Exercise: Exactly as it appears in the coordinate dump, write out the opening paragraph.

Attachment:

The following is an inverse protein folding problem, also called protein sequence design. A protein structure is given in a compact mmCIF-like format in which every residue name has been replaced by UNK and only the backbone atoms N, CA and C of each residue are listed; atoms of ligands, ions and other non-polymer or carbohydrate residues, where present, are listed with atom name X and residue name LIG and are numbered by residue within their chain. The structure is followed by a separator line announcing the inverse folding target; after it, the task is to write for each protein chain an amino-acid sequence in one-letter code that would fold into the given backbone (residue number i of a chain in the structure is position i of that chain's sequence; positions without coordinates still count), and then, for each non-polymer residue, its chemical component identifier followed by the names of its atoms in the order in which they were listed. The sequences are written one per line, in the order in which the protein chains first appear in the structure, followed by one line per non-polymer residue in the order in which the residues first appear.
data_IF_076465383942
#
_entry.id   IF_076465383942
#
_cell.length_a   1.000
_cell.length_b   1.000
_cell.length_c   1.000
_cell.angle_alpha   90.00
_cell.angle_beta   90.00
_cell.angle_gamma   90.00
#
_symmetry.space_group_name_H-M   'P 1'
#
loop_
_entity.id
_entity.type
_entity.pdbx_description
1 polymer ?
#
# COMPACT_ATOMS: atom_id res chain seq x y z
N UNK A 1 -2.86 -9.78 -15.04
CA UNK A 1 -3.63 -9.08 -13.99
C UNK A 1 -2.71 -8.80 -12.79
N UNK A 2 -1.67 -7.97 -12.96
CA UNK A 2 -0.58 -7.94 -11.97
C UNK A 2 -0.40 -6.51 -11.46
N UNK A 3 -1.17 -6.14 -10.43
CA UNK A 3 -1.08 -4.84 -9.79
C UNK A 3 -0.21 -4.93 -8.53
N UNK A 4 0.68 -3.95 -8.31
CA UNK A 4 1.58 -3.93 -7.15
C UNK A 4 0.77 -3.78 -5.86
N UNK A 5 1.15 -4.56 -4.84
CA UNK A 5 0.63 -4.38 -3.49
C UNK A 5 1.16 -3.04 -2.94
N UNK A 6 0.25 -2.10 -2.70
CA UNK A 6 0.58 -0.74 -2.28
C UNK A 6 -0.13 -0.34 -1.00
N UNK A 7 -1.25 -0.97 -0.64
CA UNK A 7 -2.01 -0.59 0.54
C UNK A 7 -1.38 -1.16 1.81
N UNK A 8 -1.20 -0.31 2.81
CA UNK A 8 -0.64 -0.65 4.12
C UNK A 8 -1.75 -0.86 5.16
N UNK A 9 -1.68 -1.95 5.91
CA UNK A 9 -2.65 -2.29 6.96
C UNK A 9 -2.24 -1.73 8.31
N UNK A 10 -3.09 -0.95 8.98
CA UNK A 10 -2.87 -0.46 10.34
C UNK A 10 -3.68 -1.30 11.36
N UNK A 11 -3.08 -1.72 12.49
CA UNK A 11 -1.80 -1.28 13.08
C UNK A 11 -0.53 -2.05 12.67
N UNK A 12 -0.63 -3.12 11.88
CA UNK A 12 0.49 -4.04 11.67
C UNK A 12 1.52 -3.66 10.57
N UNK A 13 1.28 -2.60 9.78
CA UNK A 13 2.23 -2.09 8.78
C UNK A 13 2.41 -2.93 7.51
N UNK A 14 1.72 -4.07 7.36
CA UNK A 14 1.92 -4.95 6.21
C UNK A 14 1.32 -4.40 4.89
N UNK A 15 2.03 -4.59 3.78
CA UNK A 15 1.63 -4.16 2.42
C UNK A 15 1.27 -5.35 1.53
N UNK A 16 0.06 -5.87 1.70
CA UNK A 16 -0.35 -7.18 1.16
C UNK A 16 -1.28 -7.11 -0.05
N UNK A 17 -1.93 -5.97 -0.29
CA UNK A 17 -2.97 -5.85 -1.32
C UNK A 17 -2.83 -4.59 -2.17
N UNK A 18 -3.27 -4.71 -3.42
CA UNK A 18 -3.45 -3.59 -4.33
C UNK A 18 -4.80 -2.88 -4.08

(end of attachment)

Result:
The following is an inverse protein folding problem, also called protein sequence design. A protein structure is given in a compact mmCIF-like format in which every residue name has been replaced by UNK and only the backbone atoms N, CA and C of each residue are listed; atoms of ligands, ions and other non-polymer or carbohydrate residues, where present, are listed with atom name X and residue name LIG and are numbered by residue within their chain. The structure is followed by a separator line announcing the inverse folding target; after it, the task is to write for each protein chain an amino-acid sequence in one-letter code that would fold into the given backbone (residue number i of a chain in the structure is position i of that chain's sequence; positions without coordinates still count), and then, for each non-polymer residue, its chemical component identifier followed by the names of its atoms in the order in which they were listed. The sequences are written one per line, in the order in which the protein chains first appear in the structure, followed by one line per non-polymer residue in the order in which the residues first appear.